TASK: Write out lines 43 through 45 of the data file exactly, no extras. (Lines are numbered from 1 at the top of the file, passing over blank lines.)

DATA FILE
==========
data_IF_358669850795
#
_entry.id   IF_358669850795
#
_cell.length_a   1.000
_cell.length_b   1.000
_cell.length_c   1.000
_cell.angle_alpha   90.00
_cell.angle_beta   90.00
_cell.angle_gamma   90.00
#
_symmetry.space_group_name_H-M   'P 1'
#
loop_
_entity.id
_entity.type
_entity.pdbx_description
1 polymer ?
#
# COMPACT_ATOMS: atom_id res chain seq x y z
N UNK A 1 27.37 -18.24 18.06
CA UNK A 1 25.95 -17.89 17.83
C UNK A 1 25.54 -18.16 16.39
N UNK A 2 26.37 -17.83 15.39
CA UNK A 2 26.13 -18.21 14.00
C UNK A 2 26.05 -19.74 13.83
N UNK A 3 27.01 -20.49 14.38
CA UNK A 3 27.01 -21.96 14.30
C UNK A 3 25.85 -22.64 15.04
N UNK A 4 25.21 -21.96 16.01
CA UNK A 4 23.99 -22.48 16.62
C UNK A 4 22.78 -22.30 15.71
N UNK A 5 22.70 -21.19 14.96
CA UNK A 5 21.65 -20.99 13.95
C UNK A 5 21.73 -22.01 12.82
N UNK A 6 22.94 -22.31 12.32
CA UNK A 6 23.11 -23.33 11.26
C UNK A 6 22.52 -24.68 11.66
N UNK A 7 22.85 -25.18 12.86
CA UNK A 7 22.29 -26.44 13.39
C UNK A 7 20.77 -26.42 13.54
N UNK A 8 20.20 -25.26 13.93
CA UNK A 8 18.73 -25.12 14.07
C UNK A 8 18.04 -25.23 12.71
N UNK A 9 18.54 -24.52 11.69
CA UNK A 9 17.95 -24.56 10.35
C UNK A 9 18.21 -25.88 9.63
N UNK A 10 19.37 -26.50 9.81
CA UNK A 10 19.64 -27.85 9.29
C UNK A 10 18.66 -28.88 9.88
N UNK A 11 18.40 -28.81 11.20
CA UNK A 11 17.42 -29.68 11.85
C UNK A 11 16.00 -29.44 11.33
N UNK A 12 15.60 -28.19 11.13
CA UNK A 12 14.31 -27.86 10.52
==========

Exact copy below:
CA UNK A 8 18.73 -25.12 14.07
C UNK A 8 18.04 -25.23 12.71
N UNK A 9 18.54 -24.52 11.69